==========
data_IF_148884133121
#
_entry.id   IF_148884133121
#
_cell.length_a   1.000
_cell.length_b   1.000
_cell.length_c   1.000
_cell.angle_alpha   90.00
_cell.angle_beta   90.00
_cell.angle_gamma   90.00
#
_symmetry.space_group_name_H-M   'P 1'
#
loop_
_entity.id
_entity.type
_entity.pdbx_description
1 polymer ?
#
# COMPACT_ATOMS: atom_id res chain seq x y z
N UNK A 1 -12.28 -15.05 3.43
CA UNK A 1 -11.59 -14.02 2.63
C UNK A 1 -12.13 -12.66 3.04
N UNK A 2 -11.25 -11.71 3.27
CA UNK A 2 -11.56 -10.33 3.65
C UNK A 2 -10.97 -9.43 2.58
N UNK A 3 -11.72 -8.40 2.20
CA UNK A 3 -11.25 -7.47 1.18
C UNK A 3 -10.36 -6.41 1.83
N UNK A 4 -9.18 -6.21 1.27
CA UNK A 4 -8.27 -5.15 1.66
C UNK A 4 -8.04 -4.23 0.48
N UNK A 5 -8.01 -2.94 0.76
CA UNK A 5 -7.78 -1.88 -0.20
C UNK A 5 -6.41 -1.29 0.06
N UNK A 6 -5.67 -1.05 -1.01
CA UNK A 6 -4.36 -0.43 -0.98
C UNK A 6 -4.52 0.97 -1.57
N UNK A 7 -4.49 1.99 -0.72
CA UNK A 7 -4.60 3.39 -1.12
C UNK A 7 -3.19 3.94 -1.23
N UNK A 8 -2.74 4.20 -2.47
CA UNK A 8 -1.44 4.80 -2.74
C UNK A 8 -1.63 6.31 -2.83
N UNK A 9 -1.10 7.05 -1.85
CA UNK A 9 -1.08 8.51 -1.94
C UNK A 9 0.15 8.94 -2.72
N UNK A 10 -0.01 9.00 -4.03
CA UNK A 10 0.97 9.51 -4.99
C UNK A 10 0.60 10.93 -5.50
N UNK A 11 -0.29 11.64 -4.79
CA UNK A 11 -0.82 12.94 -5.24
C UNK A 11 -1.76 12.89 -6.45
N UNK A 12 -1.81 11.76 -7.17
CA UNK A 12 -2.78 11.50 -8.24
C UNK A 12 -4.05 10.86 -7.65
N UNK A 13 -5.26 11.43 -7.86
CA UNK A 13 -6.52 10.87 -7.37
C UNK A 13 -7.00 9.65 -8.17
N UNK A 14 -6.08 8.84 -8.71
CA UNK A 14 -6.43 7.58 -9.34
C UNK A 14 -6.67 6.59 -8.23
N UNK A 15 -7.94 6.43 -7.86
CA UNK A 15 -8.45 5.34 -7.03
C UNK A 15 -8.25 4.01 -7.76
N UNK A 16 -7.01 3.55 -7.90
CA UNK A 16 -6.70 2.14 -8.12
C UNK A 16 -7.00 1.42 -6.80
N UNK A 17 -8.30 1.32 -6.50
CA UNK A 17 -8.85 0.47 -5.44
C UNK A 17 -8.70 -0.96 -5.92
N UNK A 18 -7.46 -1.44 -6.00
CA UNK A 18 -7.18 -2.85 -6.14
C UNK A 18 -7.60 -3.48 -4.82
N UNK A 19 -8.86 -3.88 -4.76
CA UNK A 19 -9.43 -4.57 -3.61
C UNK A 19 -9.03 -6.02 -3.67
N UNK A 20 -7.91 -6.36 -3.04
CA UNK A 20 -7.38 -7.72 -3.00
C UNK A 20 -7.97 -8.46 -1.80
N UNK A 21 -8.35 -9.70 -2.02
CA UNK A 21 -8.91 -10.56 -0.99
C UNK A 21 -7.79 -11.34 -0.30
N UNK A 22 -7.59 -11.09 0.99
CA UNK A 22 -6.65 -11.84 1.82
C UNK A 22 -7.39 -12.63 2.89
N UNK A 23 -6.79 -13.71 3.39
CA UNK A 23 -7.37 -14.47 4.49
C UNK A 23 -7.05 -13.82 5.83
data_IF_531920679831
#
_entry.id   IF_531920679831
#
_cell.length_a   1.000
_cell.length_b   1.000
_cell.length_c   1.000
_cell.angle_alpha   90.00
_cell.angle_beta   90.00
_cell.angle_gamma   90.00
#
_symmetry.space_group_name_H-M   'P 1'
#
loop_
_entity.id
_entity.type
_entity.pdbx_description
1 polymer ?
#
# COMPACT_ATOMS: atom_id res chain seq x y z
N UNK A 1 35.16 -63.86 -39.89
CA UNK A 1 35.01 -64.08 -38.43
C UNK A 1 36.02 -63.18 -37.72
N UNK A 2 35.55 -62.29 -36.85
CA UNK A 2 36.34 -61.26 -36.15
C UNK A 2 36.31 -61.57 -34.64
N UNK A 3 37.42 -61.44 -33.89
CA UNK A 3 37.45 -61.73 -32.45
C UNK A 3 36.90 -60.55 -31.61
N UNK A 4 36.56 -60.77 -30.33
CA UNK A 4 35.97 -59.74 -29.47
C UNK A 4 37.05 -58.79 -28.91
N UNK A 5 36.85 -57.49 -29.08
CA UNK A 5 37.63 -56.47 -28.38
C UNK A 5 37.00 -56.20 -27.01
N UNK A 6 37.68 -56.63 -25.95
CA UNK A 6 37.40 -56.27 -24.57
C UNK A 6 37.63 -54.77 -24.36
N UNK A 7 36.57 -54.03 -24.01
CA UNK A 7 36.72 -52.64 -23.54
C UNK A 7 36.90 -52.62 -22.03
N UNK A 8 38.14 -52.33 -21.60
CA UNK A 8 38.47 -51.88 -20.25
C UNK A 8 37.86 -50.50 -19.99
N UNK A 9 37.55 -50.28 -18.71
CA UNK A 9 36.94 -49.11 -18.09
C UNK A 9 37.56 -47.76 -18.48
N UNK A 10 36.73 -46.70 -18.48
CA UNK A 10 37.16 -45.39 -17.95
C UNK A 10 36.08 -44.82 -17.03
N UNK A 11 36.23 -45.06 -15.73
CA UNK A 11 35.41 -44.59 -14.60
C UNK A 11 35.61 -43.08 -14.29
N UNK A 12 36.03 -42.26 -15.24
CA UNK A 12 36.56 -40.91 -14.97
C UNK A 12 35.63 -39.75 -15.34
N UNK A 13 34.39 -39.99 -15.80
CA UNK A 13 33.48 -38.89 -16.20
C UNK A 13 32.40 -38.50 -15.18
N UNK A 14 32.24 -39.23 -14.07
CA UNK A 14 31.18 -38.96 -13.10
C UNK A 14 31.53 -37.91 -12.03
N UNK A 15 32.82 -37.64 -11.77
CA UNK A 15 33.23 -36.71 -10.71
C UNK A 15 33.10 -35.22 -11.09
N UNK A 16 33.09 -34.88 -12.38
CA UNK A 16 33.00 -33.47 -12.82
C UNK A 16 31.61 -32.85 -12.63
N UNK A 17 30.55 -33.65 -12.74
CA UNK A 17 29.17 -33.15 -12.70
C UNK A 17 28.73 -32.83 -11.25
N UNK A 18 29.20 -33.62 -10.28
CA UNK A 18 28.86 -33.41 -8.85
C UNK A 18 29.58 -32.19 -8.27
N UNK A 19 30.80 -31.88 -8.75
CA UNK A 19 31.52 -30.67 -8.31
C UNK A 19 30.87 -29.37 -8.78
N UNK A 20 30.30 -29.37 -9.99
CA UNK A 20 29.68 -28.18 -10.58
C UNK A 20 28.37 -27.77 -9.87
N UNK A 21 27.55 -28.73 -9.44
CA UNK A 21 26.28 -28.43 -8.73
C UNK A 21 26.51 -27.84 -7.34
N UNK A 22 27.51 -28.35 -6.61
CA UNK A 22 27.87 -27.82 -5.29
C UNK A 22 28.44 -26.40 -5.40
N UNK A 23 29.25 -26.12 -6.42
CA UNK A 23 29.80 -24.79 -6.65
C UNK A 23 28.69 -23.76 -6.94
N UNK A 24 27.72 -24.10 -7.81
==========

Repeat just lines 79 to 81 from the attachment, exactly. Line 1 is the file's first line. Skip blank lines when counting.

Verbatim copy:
CA UNK A 20 -7.38 -7.72 -3.00
C UNK A 20 -7.97 -8.46 -1.80
N UNK A 21 -8.35 -9.70 -2.02